I think that everything that the president said and did was in pursuit to get all Americans health care, so, I think, even though he may have said, if you like your decent insurance, your insurance that works, then you can keep it, I think that people really get that. When — he owned it. He said, look, if you misunderstood what I was trying to say, I’m sorry about that. I think that shows integrity.
Archive for the 'Science' Category
We’re tired of the usual blah-blah today so we’ll just make a couple of comments. This chart at Belmont Club is simply bizarre. There are very odd people abroad in the land. Even more bizarre is this piece in the Daily Mail. Possibly an extended joke along the line of the post-modernist spoofing that goes on in the science world from time to time?
Alaeddin Boroujerdi, chairman of the Iranian Parliamentary Committee for Foreign Policy and National Security:
the Islamic Republic controls all aspects of nuclear science, from A-Z, from the very beginning all the way to uranium enrichment. This is why the Supreme Leader of the Islamic Revolution talked about heroic flexibility. After ten years, we have emerged victorious over the West. They wanted to prevent us from acquiring nuclear technology, but we have reached that point, having sacrificed martyrs, and having persevered on that path, enduring an economic siege. Now we have emerged victorious heroes. It was in our best interest to sign this agreement. The Americans reached the conclusion that it would be futile to continue with their policy of confronting the Islamic Republic – a policy that was leading them nowhere. They wanted to prevent Iran from enriching uranium, but we have attained this technology and we are currently using it…They said that they did not recognize our right to enrich uranium, but at the same time, they say that Iran agreed not to enrich above 5%. This constitutes an official acknowledgement…We consider this to be a great victory for Iran, and the beginning of a new phase for the Islamic Republic. Iran has become an official member of the international club…We have now entered a new stage. We expect good results. The nuclear dossier will be removed from the agenda of the UN Security Council, and they…have acknowledged Iran’s uranium enrichment. In addition, the economic siege on the Islamic Republic will be lifted.
WaPo: “the United States and its partners have already agreed that Iranian enrichment activity will continue indefinitely. In contrast, a long-standing U.S. demand that an underground enrichment facility be closed is not mentioned.” Iran sure thinks it got a pretty good deal. (Is that 5% really 5%?) We’re not quite sure what the US got out of this.
media coverage is shifting fast. It’s still mostly trying for equivalence — each positive story of people being helped matched by a negative story of people hurt. But the stories don’t actually match up at all. Small example: earlier today I found myself trapped in a place with CNN on in the background, showing a fair-and-balanced account of losers and winners. First, the loser: a guy who admits that Obamacare has gotten him a plan cheaper than the insurance he had, but who has found that his current allergist is off-network. Annoying, no doubt; but there are other allergists, and this particular one probably didn’t help the case by saying that he’s thinking of refusing to take Medicare patients, too. And in any case, insurance with restricted networks is hardly something new to Obamacare. Then, the winners: a couple with no insurance at all, because her premium would have been prohibitive and he has a preexisting condition that won’t let him buy any kind of insurance at all — but now both covered, at a very affordable price, by Covered California. I don’t know about you, but these don’t sound to me like equivalent stories. At this rate, the whole horrors-of-Obamacare meme will be gone in weeks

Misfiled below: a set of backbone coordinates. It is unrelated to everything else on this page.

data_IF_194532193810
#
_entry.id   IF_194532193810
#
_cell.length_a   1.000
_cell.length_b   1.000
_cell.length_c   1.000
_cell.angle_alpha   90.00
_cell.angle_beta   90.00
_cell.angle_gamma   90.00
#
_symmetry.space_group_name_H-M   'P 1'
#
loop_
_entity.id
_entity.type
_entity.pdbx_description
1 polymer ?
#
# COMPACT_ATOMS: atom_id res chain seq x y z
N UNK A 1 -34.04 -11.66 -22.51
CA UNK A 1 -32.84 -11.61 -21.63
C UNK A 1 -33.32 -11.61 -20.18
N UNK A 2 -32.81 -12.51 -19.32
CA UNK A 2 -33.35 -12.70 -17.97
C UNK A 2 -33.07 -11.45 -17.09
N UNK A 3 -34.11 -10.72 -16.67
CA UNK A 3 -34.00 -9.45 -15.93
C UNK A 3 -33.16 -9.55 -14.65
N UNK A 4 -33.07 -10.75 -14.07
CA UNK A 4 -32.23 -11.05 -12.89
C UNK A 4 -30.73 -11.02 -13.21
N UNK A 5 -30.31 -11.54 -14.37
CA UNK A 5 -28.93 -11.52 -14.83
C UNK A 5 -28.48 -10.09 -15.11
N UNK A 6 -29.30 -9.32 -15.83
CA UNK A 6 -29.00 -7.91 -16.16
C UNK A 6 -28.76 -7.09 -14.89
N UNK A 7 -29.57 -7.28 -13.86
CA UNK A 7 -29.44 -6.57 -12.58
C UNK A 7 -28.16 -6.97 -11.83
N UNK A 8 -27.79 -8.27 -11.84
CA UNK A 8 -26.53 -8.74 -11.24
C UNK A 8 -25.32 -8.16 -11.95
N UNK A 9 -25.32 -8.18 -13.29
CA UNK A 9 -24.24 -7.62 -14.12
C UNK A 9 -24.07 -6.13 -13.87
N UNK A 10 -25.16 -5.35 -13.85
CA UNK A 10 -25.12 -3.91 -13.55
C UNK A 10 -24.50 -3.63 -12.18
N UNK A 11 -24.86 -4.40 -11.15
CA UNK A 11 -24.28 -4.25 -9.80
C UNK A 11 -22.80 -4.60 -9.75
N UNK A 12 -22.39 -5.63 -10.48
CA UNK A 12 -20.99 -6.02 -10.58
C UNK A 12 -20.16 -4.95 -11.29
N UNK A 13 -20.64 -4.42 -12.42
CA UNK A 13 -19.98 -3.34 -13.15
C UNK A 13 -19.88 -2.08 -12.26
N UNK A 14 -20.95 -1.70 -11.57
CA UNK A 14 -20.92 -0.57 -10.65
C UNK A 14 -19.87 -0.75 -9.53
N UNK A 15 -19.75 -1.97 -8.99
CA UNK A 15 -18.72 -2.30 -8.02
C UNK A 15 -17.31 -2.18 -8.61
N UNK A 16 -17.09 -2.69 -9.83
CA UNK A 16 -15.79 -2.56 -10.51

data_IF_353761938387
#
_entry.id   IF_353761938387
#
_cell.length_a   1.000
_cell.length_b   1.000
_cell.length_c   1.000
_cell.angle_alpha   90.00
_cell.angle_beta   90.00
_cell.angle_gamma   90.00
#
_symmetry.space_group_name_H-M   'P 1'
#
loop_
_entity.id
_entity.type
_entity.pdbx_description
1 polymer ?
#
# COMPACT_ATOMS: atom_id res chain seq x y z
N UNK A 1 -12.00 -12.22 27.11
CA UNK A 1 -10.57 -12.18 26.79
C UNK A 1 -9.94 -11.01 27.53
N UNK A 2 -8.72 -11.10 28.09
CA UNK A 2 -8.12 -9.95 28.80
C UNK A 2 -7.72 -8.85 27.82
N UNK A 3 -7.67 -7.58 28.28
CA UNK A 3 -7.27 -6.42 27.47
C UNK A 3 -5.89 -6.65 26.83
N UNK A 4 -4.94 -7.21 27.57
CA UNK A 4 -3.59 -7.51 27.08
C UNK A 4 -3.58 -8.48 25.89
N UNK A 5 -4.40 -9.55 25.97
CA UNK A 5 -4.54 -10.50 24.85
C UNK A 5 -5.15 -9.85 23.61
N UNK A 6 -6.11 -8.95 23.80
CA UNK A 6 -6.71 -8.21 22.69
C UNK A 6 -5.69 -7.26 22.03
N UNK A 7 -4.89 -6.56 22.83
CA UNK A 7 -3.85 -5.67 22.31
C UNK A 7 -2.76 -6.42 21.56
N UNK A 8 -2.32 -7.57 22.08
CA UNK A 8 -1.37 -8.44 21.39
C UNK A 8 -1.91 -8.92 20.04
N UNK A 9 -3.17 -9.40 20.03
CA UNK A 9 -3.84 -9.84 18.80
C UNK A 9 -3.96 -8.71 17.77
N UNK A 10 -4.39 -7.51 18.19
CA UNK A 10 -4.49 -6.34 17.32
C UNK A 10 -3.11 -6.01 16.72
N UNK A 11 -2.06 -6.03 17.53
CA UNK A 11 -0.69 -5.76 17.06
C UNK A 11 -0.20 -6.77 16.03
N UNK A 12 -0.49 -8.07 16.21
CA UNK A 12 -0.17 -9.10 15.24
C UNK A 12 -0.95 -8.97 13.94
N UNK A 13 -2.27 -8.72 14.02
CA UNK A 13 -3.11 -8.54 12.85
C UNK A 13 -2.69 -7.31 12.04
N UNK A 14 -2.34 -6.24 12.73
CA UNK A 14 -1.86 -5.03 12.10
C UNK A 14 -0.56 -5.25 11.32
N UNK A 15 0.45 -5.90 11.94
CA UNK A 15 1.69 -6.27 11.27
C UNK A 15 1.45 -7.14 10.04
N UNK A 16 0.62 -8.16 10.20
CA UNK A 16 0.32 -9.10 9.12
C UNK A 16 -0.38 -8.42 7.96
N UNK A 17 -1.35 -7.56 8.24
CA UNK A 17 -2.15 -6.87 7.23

California, eh? Cue Exhibit A.
Iran retains its full capacity to enrich uranium, thus abandoning a decade of Western insistence and Security Council resolutions that Iran stop all uranium-enrichment activities. Allowing Iran to continue enriching, and despite modest (indeed, utterly inadequate) measures to prevent it from increasing its enriched-uranium stockpiles and its overall nuclear infrastructure, lays the predicate for Iran fully enjoying its “right” to enrichment in any “final” agreement. Indeed, the interim agreement itself acknowledges that a “comprehensive solution” will “involve a mutually defined enrichment program.” This is not, as the Obama administration leaked before the deal became public, a “compromise” on Iran’s claimed “right” to enrichment. This is abject surrender by the United States.
In exchange for superficial concessions, Iran achieved three critical breakthroughs. First, it bought time to continue all aspects of its nuclear-weapons program the agreement does not cover (centrifuge manufacturing and testing; weaponization research and fabrication; and its entire ballistic missile program). Indeed, given that the interim agreement contemplates periodic renewals, Iran may have gained all of the time it needs to achieve weaponization not of simply a handful of nuclear weapons, but of dozens or more. Second, Iran has gained legitimacy. This central banker of international terrorism and flagrant nuclear proliferator is once again part of the international club.
Benjamin Netanyahu: “What was reached last night in Geneva is not a historic agreement, it is a historic mistake. Today the world became a much more dangerous place because the most dangerous regime in the world made a significant step in obtaining the most dangerous weapons in the world. I want to clarify that Israel will not let Iran develop nuclear military capability.”
Stepping back, we’re puzzled by this entire situation. North Korea and Pakistan have nukes. How is it that Iran does not have some sort of bomb already? Iran loudly announced its enrichment capabilities seven years ago. That’s a long time, and how does the west know that Iran has only 440 of the 550 pounds of enriched uranium it needs for a bomb? The Manhattan Project was 70 years ago. Iran has now bought another six months and some cash in its current deal. Is six months really a meaningful time frame?